The Content Kingdom

Last week, Josh Selig (Wonder Pets!) wrote an interesting Kidscreen article about how all content, specifically video, is finally kingless and created equal. With the ever-growing number of websites, videos apps and subscription VOD services, the sheer amount of video is dizzying. As a result, we’ve been talking a lot about the future of content and what it means for consumers and kids. I decided to use Josh’s parable as a jumping-off point and pen my own ending.


…Content was just content. And the people rejoiced.


Ultimately, everyone abandoned the castle and the kingdom was fractured. The former kings devised plans to retain land they once controlled while new nobles emerged. Lord YouTube promised the people an audience, notoriety and riches. The commoners wanted their voices heard so they rolled up their sleeves and crafted billions of videos at no cost, all while the former kings churned out hours and hours of original programing in distant lands. Content poured out from big castles, remote villages, young settlements. And not just video – apps, games, books, and toys. What a glorious time it was!

The people fully embraced it. They dedicated their waking hours to binge watching seasons of the latest “it” show and countless videos of kittens attacking laser pointers. It was exciting! On the surface, everything seemed merry but slowly content became unruly – it was everywhere and it was pervasive. It infiltrated Lord Hemorrhoid’s bathroom. It interrupted Sir Flapjack’s pancake dinner. It even made its way into Lady Heartstomper’s bed (which many handsome noblemen failed to access). It became impossible for people to stop and enjoy a rainbow because the double rainbow on their screens were more alluring. Somehow the once relaxing content became noisy, pesky, and in-your-face. And while the people could watch the content they wanted whenever they wanted to, they had to pay the various kingdoms for monthly access. And if the people weren’t willing to pay for it, they were forced to watch an annoying jester sing a jingle about laundry detergent. Over and over again.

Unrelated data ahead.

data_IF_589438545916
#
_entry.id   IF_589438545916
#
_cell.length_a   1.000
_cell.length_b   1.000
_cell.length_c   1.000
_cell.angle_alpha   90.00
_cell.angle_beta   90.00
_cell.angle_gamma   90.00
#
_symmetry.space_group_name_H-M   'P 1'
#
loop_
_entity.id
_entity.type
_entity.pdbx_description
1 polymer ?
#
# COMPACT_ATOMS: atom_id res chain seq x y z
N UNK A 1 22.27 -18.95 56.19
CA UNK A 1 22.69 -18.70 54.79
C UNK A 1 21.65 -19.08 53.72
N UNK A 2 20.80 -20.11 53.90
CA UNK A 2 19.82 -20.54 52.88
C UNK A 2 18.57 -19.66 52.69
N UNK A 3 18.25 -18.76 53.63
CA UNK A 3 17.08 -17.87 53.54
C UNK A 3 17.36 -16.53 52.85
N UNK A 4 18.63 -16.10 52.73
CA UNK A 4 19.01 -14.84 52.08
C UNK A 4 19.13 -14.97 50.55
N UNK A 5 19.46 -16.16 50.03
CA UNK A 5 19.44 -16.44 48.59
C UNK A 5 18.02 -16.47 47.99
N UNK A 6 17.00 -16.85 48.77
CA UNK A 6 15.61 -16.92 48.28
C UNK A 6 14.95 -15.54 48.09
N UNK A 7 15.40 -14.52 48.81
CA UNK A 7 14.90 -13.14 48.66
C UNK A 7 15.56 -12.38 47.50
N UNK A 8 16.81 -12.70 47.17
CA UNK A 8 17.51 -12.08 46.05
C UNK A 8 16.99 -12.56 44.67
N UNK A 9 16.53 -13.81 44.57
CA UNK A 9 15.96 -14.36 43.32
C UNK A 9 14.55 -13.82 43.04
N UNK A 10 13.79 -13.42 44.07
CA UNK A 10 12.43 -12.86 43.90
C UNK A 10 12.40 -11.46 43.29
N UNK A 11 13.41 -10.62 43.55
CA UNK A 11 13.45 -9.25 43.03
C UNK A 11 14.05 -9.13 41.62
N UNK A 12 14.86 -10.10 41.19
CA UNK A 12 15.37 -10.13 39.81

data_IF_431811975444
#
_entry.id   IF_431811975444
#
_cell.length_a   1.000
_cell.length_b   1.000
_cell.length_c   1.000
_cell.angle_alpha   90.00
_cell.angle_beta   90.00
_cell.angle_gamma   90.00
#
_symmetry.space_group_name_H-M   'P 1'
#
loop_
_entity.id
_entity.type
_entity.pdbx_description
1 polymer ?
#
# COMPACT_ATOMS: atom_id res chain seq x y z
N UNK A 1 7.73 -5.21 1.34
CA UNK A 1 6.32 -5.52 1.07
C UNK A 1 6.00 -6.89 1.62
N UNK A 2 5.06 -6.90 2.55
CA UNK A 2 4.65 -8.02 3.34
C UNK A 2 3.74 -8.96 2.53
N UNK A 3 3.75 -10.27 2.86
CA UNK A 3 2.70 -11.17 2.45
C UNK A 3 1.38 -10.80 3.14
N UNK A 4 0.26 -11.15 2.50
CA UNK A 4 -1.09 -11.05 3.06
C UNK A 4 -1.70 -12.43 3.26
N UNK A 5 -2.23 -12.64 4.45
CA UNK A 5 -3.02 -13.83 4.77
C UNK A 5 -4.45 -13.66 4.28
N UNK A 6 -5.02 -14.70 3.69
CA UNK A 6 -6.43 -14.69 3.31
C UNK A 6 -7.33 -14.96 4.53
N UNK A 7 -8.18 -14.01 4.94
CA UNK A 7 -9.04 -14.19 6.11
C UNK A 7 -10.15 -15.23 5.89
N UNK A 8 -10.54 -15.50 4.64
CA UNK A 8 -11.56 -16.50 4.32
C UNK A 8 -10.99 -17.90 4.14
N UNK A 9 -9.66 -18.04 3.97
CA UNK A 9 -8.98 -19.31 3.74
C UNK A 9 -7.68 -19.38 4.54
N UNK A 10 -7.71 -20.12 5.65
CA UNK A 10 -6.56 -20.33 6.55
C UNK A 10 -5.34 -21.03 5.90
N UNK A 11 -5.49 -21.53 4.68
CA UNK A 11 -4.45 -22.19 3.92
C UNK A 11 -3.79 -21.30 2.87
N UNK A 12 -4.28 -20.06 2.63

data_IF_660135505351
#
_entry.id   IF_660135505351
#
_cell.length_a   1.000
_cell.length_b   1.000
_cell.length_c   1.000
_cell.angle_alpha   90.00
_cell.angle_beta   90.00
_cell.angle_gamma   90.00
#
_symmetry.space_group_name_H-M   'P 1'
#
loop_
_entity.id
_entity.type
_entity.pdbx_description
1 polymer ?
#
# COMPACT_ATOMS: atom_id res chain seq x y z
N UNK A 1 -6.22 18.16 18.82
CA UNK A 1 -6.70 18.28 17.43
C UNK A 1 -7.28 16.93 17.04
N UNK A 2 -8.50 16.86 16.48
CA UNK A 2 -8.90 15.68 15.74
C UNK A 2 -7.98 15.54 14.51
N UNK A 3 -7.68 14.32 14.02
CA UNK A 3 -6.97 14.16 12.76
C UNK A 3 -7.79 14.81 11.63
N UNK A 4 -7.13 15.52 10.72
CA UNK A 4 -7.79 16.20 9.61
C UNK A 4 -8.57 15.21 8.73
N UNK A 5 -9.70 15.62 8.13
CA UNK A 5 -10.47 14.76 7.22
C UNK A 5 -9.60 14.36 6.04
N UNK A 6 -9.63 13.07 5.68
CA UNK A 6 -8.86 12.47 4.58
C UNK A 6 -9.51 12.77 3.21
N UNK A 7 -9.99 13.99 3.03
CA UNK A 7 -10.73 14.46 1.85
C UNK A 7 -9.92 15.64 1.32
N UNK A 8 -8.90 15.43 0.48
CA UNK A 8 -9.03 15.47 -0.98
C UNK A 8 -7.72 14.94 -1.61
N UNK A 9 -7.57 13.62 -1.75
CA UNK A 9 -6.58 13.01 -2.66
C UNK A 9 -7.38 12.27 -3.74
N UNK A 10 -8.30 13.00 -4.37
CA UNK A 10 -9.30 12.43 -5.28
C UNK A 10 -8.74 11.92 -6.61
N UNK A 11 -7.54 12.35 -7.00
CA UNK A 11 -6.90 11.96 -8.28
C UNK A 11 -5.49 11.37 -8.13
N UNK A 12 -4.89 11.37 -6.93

The people grew dizzy and numb to the dozens of services, hundreds of ads, thousands of shows, millions of episodes, billions of videos. Despite the infinite content pool that existed, the divided kingdom continued to churn out more and more at lower costs to keep up with the demand. As a result, quality suffered and ads became an inevitable symptom of cheap, homogeneous and ubiquitous content. And while content was just content, it became an unstoppable force, far greater than the entire kingdom itself.

And the people just watched.